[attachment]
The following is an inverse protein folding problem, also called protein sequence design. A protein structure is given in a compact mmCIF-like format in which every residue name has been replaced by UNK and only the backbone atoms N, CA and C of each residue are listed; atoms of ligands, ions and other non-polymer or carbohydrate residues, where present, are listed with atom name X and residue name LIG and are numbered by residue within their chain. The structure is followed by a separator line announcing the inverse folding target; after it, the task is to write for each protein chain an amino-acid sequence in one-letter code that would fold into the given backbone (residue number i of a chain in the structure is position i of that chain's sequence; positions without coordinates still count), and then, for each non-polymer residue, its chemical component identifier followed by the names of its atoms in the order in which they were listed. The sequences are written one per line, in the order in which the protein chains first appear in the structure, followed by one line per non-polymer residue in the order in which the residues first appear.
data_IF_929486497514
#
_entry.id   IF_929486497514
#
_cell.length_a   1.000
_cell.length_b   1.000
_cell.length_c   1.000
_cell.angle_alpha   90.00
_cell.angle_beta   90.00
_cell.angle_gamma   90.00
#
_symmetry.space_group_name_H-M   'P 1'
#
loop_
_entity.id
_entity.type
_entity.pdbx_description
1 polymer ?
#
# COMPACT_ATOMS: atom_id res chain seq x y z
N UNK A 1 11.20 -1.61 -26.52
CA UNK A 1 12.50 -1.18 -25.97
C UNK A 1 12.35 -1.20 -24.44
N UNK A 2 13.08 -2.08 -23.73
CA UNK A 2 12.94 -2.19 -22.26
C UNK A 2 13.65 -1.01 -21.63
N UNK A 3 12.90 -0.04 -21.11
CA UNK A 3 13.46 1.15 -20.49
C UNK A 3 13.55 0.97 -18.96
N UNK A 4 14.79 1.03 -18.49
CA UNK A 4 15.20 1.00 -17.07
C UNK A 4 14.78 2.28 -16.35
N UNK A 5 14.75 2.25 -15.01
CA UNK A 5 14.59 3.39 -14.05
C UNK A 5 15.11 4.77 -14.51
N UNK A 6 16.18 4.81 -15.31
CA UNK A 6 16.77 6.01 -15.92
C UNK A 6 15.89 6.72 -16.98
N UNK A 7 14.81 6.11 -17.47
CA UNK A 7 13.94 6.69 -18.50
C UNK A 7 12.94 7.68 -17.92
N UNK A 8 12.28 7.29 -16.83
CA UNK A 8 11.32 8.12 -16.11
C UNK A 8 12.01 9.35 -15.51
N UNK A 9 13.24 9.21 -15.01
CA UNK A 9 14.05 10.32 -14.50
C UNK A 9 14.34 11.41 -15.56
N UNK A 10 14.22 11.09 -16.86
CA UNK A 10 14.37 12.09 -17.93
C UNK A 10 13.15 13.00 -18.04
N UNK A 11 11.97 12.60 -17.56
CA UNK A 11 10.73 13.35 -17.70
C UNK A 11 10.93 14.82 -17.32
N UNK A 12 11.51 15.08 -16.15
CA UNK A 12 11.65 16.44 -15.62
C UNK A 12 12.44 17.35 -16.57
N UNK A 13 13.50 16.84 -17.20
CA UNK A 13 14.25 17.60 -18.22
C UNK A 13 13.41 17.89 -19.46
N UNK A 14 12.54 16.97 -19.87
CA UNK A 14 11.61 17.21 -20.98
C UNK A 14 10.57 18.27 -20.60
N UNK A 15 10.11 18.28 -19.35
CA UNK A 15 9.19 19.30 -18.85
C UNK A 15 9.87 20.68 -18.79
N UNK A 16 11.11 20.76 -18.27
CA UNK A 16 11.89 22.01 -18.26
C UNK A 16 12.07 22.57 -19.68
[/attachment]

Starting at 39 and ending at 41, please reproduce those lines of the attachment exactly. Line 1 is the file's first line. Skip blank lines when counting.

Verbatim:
C UNK A 6 15.89 6.72 -16.98
N UNK A 7 14.81 6.11 -17.47
CA UNK A 7 13.94 6.69 -18.50